It’s not exactly news, but a report from Princeton University and the Brookings Institution highlights the well-established trend of “delayed adulthood” as people in their twenties prolong their education and fail to reach the milestones of marriage and parenthood.

Actually, this could be more a delay in financial and social independence than in an adult attitude to life: a twenty-something student or worker can be very responsible without having married or while still living in the family home. However, delayed economic independence and family formation have consequences not only for individuals and their families but for the whole of society, as research by the MacArthur Foundation Research Network on Transitions to Adulthood shows.

At family level there is an increased economic burden on the parents of “emerging adults”. In the United States, people between the ages of 18 and 34 received an average of $38,000 in cash and two years’ worth of full-time labour from their parents, or about 10 per cent of their income. This seems to be true across the socio-economic spectrum and has shifted spending away from children in their teens to those in their twenties. It increases stress on middle-class and poor families, and leaves an unknown number of less well-off youth in difficulties, says the Transitions study leader, Frank F Furstenberg, in a report released by Princeton and Brookings:

When families cannot help out, youth are often left to flounder on their own. There is a pressing need for publicly provided health care, education and training, and social services for youth whose families cannot support them as they navigate the passage to economic self-sufficiency.

But society is already struggling to meet the dependency needs of seniors, and cutting back at that level may be counter-productive, Furstenberg continues:

At a societal level, the United States and the rest of the developed world face a growing policy dilemma: the need to invest in children and youth while continuing to support the economic, health, and social needs of a growing population aged sixty-five and older. The dilemma has been largely managed so far by family exchange from the elderly to the young. The current public system of support for seniors is underfinanced, however, and many observers are talking about the need to reduce Social Security benefits to preserve the system. Cutting back on those benefits, though, may have unforeseen consequences for the ability of parents to invest in their young adult children. With less support from their parents, the middle generation may be required to cut back on their support for their own children to help out their parents. Low-income families, especially, may face competing demands from elderly parents and their young adult offspring.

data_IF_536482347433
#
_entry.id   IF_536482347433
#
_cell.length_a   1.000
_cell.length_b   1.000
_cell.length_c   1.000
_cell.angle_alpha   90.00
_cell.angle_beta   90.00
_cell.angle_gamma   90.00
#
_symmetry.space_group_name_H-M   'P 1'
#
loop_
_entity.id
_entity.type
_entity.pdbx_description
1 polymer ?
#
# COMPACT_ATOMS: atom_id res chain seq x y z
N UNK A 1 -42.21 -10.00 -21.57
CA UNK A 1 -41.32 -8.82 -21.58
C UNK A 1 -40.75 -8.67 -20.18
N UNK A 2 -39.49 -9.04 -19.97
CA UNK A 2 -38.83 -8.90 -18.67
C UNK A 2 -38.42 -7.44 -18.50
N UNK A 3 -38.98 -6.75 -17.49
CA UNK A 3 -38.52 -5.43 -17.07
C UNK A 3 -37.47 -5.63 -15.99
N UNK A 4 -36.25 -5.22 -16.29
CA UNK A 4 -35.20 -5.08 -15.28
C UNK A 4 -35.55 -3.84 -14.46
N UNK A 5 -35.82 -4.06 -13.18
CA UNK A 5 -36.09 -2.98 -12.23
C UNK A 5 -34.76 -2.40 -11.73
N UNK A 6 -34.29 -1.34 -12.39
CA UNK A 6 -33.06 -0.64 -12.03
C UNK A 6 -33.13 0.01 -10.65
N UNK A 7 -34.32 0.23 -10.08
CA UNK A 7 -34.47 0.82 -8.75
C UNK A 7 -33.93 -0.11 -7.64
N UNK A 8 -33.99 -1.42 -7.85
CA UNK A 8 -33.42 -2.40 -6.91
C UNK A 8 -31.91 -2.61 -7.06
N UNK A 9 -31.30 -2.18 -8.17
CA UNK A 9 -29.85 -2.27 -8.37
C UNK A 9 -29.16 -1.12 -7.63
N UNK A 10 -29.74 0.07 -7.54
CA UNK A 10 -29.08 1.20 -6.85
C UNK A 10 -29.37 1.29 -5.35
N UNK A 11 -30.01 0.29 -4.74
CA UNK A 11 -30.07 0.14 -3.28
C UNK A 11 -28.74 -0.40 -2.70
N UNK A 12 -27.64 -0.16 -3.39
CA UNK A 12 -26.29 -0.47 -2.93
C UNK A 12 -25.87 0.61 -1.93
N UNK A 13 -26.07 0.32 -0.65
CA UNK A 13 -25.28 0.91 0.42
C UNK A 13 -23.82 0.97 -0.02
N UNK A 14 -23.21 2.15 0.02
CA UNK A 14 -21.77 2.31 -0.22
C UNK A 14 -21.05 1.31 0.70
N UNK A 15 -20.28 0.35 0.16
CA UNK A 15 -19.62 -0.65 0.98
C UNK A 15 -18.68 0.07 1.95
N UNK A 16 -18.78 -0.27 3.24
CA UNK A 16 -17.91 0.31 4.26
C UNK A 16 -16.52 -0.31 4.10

This in turn could make young adults even less willing to form families of their own and ultimately impact on the workforce and social security:

Is it possible that the new job description for parents—the requirement that they provide greater support for children over longer periods—might discourage couples from having additional children or even having children at all? It does not seem farfetched to suggest that couples may begin to factor the long-term responsibilities of rearing children into their planning for their own retirement. If the economic burdens of rearing children become intolerable, potential parents may elect not to assume those costs. Such family decisions would lead to lower total fertility and ultimately reduce the workforce, thus further aggravating the problem of providing both for the elderly and for the young.

Well, what is to be done? It’s clear that public spending is not the whole answer. There are many factors to consider, including job market uncertainties — particularly as they affect working-class men — and the way working conditions impact on family life. Furstenberg’s approach is comprehensive but perhaps too wedded to the idea of later marriages — with all the negatives that this trend has produced: years of sexual activity before marriage, high numbers of abortions, increasing out-of wedlock births (40 per cent of all births, currently), children growing up without fathers, serial cohabitation and non-marriage…

Of course, we do not want “hasty marriages”, and not everyone is going to be married, but wouldn’t the nearer prospect of marriage and (then) having children provide a goal for adolescents in general that would promote maturity and, for the majority, more focused educational and work choices?

Would not a social focus on timely marriages and the value of families based on marriage — with economic policies to match — have positive flow-on effects for the whole of society?

Carolyn Moynihan

Carolyn Moynihan is the former deputy editor of MercatorNet